In the United States, amidst a wave of attacks, Russia finds support (or at least people who give nuances to the attacks against Russia) among Republicans opposed to the neo-conservatives.
Thus, in the website, the candidate to the Republican presidential nomination in 1996 and later independent candidate in 2000, the ultra right winger Patrick J. Buchanan, turns back the accusation about a neo-Sovietization often launched against Vladimir Putin. He affirms that it is the current US administration that is acting according to the Soviet logics (supreme insult for this former advisor to Ronald Reagan). Thus, he compares the National Endowment for Democracy to the Komintern. He says that both organizations tend to impose changes of regimes abroad, the former on behalf of communism to expand the USSR and the latter to extend US dominance. When Vladimir Putin expels the agents of the neo-conservatives from Russia, he is fighting against a “neo-Komintern”; it is not a re-Sovietization of his country.
Oddly enough, Bill Clinton’s former Under Secretary of State, Democrat Graham Allison, also presents in the Boston Globe a relative approach of the attacks against Russia. Without openly questioning the image that western media portray of Vladimir Putin’s policies, he notes that Putin has managed to stabilize Russia and that, contrary to what then US Defense Secretary Dick Cheney predicted in 1991, there has not been any loss of Russian nuclear weapons in 14 years. In this article, John Kerry’s former advisor during his presidential campaign in 2004, Graham Allison, criticizes former democrat senator Sam Nunn who stigmatized the Russian nuclear threat.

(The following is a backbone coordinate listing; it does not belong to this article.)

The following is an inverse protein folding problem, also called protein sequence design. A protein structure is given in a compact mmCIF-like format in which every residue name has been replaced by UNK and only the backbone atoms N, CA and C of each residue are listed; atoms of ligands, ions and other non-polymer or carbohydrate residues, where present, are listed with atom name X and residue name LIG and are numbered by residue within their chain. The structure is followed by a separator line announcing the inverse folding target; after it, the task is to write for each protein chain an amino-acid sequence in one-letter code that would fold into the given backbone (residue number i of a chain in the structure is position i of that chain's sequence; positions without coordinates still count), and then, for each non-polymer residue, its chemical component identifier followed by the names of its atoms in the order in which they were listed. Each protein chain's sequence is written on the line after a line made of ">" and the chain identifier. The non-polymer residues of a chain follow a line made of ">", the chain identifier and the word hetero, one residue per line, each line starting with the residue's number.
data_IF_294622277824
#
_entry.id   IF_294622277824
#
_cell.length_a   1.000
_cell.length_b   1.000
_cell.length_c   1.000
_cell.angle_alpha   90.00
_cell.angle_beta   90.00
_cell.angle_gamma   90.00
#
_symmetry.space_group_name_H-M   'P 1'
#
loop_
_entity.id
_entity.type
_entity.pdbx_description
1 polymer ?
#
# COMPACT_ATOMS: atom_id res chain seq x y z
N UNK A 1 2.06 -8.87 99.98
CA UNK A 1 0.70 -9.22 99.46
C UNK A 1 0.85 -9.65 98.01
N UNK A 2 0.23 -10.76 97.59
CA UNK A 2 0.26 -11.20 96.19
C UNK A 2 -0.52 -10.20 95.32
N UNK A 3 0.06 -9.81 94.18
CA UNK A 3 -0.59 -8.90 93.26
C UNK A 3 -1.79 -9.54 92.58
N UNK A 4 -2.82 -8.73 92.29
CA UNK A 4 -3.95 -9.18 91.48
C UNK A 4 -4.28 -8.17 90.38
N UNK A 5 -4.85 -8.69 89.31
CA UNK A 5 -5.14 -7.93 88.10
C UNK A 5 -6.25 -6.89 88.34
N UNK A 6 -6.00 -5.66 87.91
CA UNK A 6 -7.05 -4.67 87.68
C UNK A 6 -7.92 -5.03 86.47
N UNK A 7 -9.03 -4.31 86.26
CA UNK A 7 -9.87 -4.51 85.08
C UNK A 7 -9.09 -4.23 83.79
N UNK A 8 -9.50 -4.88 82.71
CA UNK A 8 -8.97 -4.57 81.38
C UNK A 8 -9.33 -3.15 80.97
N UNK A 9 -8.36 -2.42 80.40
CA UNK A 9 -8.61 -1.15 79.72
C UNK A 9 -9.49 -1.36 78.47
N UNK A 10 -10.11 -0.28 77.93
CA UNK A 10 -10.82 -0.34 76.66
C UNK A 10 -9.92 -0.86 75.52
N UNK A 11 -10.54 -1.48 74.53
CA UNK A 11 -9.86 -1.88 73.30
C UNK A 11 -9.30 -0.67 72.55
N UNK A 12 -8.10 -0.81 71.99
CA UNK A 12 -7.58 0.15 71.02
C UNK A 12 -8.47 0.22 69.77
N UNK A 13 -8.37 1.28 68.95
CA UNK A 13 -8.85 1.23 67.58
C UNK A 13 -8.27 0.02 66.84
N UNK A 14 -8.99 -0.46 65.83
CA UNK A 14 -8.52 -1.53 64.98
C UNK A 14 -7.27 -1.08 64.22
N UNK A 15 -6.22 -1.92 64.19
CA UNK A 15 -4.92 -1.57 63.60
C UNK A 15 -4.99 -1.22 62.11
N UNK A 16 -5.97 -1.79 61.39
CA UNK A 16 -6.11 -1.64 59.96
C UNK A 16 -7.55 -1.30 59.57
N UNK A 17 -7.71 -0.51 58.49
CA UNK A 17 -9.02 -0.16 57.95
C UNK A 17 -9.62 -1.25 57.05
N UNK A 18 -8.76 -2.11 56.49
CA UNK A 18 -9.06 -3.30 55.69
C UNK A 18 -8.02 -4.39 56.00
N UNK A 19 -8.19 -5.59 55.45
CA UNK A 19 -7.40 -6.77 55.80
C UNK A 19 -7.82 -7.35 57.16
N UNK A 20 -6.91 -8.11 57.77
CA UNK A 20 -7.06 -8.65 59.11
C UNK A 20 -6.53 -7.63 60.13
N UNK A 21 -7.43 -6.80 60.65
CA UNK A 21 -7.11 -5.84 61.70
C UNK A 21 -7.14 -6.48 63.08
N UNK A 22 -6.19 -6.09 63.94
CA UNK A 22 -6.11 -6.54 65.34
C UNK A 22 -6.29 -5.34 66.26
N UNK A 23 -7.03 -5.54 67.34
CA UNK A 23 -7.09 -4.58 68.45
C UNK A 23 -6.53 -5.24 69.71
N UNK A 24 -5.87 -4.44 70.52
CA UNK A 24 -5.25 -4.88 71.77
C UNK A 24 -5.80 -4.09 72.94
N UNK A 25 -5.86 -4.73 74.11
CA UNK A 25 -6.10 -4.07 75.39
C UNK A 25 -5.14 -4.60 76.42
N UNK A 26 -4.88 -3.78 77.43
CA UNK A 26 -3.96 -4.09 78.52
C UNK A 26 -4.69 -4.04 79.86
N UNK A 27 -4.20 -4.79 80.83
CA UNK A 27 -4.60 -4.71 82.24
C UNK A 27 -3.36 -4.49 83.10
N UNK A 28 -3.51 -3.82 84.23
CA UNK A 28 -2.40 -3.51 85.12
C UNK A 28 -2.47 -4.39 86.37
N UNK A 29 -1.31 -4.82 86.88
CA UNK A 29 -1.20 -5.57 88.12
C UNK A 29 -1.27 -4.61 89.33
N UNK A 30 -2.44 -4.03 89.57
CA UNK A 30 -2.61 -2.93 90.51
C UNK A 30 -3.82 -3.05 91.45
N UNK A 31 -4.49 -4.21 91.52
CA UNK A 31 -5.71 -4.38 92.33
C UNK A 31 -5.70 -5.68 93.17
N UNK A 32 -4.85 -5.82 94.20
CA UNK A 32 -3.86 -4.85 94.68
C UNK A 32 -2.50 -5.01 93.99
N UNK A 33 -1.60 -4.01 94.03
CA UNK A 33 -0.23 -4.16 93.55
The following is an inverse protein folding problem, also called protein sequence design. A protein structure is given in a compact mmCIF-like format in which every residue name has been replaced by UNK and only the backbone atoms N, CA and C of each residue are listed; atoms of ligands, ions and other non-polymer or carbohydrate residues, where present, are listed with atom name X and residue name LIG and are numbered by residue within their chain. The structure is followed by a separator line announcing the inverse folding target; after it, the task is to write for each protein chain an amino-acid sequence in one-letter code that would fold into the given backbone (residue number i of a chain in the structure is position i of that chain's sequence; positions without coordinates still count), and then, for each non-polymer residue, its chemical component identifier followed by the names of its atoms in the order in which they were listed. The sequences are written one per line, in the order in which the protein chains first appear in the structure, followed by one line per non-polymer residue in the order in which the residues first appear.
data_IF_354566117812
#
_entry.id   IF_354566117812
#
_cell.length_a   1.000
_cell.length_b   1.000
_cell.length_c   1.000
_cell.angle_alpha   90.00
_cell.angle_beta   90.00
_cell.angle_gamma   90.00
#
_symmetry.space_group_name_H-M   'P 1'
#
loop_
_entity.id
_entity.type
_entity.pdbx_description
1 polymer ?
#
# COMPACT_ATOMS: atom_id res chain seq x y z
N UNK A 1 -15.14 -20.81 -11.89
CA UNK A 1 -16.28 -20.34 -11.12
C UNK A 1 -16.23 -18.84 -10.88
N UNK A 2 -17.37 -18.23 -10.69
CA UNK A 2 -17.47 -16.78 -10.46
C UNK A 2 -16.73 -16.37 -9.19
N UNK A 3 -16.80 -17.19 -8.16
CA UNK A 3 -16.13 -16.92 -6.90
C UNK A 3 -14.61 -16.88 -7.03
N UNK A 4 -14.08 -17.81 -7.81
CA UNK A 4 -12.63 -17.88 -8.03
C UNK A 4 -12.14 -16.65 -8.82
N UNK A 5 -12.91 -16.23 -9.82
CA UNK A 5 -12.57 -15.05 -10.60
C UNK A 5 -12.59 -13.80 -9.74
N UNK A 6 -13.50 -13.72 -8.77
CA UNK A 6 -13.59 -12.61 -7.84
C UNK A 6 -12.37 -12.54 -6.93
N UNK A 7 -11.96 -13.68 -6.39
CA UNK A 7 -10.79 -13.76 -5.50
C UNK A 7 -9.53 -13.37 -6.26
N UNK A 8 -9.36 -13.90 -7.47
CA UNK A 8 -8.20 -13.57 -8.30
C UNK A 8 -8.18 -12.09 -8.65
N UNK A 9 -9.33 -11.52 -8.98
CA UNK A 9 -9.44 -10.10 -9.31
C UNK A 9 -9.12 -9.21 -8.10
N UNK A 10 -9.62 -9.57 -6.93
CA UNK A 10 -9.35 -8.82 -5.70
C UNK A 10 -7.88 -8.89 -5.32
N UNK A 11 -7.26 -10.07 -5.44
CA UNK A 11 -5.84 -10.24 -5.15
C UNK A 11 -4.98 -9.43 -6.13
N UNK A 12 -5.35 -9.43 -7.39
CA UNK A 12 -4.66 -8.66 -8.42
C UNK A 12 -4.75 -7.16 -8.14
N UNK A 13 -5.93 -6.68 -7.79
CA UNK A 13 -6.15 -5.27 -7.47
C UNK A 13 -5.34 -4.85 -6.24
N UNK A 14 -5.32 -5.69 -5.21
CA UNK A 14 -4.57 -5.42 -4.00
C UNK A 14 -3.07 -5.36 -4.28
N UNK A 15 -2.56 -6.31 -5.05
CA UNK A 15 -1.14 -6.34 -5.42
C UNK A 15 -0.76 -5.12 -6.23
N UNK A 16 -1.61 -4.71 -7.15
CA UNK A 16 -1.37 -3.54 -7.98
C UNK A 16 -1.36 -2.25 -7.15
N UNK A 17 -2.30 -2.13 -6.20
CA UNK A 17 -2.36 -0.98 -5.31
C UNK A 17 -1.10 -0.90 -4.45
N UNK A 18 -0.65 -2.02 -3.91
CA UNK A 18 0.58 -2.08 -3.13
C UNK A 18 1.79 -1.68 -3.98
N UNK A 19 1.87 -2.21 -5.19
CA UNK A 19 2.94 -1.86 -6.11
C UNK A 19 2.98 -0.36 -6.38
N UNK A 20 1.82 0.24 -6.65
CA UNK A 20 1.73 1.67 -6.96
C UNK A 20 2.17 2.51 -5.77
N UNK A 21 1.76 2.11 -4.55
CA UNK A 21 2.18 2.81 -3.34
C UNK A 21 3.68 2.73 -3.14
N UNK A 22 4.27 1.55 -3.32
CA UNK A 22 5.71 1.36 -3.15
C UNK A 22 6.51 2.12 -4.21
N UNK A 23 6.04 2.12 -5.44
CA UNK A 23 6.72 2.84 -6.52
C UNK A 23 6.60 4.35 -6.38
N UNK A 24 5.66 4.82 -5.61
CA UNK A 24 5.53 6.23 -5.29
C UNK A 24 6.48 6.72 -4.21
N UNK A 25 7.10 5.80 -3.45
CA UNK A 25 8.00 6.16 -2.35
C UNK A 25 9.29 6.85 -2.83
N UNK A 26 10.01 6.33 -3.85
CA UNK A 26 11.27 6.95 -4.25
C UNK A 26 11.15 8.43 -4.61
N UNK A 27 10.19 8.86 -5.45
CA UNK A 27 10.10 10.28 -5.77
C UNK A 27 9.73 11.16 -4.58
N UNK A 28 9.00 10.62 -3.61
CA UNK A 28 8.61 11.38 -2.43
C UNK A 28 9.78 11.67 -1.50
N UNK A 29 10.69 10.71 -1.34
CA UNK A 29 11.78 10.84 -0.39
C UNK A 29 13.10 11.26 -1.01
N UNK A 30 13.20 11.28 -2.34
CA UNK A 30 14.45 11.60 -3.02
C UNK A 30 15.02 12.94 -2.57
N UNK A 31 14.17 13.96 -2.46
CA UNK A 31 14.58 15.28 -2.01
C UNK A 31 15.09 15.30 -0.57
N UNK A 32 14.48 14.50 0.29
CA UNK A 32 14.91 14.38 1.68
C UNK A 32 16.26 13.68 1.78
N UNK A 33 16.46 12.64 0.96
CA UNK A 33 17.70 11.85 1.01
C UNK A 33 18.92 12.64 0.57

Only a few supporters of Vladimir Putin can express their ideas in the western media, so, Russian political scientist Viatcheslav Nikonov is an exception of the rule in the European media field. In the Austrian journal Der Standard, he rejects some western conceptions. In his opinion, there is no opposition between a Russian democracy under Yeltsin’s mandate and a Putin’s autocracy, and he recalls that Putin did not order to shoot against the Duma like his predecessor, nor did he give the national resources to his friends, and that is why the Russian people support him. According to the analyst, this popularity should obstruct any chance of success for a “color revolution” in Moscow, although he does not exclude any attempt.